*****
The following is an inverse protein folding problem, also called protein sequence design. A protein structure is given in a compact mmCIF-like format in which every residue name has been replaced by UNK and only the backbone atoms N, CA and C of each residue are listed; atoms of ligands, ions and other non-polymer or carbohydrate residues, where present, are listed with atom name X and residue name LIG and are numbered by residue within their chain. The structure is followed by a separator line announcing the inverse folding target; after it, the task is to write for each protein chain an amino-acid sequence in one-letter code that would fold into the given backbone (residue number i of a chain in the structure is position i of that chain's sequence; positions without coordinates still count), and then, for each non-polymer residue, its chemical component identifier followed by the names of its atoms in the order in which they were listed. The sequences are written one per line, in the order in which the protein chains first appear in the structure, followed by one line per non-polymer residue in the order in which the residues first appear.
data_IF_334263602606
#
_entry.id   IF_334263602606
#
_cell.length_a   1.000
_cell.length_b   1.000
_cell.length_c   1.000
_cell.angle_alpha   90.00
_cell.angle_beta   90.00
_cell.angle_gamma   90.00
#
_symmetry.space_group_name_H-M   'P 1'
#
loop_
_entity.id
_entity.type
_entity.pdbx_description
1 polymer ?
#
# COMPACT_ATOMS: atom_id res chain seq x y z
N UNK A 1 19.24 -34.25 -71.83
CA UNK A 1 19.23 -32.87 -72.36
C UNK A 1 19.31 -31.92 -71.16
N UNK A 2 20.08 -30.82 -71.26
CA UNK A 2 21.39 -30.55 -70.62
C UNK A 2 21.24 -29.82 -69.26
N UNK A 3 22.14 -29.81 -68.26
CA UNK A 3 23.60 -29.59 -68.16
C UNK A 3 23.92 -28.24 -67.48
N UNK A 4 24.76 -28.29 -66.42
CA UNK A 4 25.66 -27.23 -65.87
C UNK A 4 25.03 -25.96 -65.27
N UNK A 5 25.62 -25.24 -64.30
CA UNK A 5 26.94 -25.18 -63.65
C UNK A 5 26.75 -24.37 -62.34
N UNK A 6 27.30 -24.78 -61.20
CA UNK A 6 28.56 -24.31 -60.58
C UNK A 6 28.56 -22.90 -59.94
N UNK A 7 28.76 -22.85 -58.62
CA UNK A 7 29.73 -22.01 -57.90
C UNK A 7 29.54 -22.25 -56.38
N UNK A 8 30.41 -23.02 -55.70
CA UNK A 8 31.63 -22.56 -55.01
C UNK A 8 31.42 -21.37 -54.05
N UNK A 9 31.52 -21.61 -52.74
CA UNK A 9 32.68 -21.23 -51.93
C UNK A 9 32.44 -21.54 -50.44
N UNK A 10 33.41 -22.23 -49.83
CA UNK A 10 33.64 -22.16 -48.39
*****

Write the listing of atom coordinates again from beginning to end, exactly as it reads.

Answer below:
The following is an inverse protein folding problem, also called protein sequence design. A protein structure is given in a compact mmCIF-like format in which every residue name has been replaced by UNK and only the backbone atoms N, CA and C of each residue are listed; atoms of ligands, ions and other non-polymer or carbohydrate residues, where present, are listed with atom name X and residue name LIG and are numbered by residue within their chain. The structure is followed by a separator line announcing the inverse folding target; after it, the task is to write for each protein chain an amino-acid sequence in one-letter code that would fold into the given backbone (residue number i of a chain in the structure is position i of that chain's sequence; positions without coordinates still count), and then, for each non-polymer residue, its chemical component identifier followed by the names of its atoms in the order in which they were listed. The sequences are written one per line, in the order in which the protein chains first appear in the structure, followed by one line per non-polymer residue in the order in which the residues first appear.
data_IF_334263602606
#
_entry.id   IF_334263602606
#
_cell.length_a   1.000
_cell.length_b   1.000
_cell.length_c   1.000
_cell.angle_alpha   90.00
_cell.angle_beta   90.00
_cell.angle_gamma   90.00
#
_symmetry.space_group_name_H-M   'P 1'
#
loop_
_entity.id
_entity.type
_entity.pdbx_description
1 polymer ?
#
# COMPACT_ATOMS: atom_id res chain seq x y z
N UNK A 1 19.24 -34.25 -71.83
CA UNK A 1 19.23 -32.87 -72.36
C UNK A 1 19.31 -31.92 -71.16
N UNK A 2 20.08 -30.82 -71.26
CA UNK A 2 21.39 -30.55 -70.62
C UNK A 2 21.24 -29.82 -69.26
N UNK A 3 22.14 -29.81 -68.26
CA UNK A 3 23.60 -29.59 -68.16
C UNK A 3 23.92 -28.24 -67.48
N UNK A 4 24.76 -28.29 -66.42
CA UNK A 4 25.66 -27.23 -65.87
C UNK A 4 25.03 -25.96 -65.27
N UNK A 5 25.62 -25.24 -64.30
CA UNK A 5 26.94 -25.18 -63.65
C UNK A 5 26.75 -24.37 -62.34
N UNK A 6 27.30 -24.78 -61.20
CA UNK A 6 28.56 -24.31 -60.58
C UNK A 6 28.56 -22.90 -59.94
N UNK A 7 28.76 -22.85 -58.62
CA UNK A 7 29.73 -22.01 -57.90
C UNK A 7 29.54 -22.25 -56.38
N UNK A 8 30.41 -23.02 -55.70
CA UNK A 8 31.63 -22.56 -55.01
C UNK A 8 31.42 -21.37 -54.05
N UNK A 9 31.52 -21.61 -52.74
CA UNK A 9 32.68 -21.23 -51.93
C UNK A 9 32.44 -21.54 -50.44
N UNK A 10 33.41 -22.23 -49.83
CA UNK A 10 33.64 -22.16 -48.39